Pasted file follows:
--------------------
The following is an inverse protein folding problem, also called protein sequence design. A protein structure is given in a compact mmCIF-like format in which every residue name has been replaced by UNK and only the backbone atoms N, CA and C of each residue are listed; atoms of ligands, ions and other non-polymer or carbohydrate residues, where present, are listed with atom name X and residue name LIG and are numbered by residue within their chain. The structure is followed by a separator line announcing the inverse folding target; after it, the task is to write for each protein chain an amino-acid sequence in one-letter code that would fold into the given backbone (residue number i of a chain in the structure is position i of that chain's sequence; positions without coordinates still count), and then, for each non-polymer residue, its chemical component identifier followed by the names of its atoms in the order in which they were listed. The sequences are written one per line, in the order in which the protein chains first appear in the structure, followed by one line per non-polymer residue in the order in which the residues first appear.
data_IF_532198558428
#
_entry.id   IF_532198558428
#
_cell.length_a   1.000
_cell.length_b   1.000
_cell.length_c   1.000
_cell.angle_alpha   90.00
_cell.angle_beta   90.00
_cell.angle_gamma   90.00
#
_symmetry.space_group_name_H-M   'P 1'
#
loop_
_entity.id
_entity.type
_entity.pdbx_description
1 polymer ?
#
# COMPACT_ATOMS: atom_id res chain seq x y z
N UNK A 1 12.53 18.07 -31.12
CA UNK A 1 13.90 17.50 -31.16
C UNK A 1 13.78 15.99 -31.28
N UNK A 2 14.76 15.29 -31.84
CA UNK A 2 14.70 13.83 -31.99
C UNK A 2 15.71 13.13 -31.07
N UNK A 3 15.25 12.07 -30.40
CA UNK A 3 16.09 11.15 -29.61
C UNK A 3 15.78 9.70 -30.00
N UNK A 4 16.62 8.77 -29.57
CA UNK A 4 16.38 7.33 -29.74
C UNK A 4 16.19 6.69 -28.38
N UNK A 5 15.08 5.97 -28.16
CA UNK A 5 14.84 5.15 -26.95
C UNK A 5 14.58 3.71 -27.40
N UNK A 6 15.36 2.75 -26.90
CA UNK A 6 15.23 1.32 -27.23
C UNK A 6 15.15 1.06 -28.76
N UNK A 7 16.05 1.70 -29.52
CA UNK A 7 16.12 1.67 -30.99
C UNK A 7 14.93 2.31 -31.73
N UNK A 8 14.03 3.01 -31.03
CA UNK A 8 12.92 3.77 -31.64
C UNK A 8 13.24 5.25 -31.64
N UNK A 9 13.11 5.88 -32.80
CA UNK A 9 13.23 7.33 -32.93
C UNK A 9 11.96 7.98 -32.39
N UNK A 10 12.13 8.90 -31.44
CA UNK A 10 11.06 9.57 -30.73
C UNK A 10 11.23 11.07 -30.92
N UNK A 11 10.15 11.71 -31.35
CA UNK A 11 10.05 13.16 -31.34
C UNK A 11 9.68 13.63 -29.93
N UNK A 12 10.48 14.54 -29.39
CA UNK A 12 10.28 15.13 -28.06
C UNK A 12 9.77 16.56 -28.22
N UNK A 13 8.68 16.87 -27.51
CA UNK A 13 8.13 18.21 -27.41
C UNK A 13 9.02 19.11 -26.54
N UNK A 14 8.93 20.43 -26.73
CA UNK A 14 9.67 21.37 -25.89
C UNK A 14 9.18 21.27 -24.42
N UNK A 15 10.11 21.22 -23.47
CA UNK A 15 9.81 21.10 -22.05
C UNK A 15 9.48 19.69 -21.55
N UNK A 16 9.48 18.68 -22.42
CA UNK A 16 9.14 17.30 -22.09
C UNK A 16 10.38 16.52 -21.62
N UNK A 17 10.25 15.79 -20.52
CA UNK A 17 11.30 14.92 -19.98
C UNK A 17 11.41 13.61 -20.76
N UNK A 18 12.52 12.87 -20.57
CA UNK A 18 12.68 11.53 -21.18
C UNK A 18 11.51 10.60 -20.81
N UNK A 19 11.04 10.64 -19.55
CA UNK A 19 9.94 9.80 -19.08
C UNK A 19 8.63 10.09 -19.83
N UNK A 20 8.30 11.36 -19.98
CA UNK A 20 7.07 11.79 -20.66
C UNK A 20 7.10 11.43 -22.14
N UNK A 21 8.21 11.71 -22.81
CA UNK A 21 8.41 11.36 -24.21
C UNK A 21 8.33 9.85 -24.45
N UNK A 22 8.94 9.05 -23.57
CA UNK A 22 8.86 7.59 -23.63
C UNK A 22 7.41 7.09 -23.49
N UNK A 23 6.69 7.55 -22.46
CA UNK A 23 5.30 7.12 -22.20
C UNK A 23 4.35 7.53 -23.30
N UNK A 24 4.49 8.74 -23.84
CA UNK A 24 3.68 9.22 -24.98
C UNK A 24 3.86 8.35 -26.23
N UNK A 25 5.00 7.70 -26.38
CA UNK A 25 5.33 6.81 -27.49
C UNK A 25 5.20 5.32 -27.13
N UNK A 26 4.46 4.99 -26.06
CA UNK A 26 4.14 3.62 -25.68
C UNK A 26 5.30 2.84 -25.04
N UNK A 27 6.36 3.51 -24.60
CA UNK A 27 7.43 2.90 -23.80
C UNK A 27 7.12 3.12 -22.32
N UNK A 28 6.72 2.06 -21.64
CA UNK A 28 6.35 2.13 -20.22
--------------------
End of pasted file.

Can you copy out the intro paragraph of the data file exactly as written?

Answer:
The following is an inverse protein folding problem, also called protein sequence design. A protein structure is given in a compact mmCIF-like format in which every residue name has been replaced by UNK and only the backbone atoms N, CA and C of each residue are listed; atoms of ligands, ions and other non-polymer or carbohydrate residues, where present, are listed with atom name X and residue name LIG and are numbered by residue within their chain. The structure is followed by a separator line announcing the inverse folding target; after it, the task is to write for each protein chain an amino-acid sequence in one-letter code that would fold into the given backbone (residue number i of a chain in the structure is position i of that chain's sequence; positions without coordinates still count), and then, for each non-polymer residue, its chemical component identifier followed by the names of its atoms in the order in which they were listed. The sequences are written one per line, in the order in which the protein chains first appear in the structure, followed by one line per non-polymer residue in the order in which the residues first appear.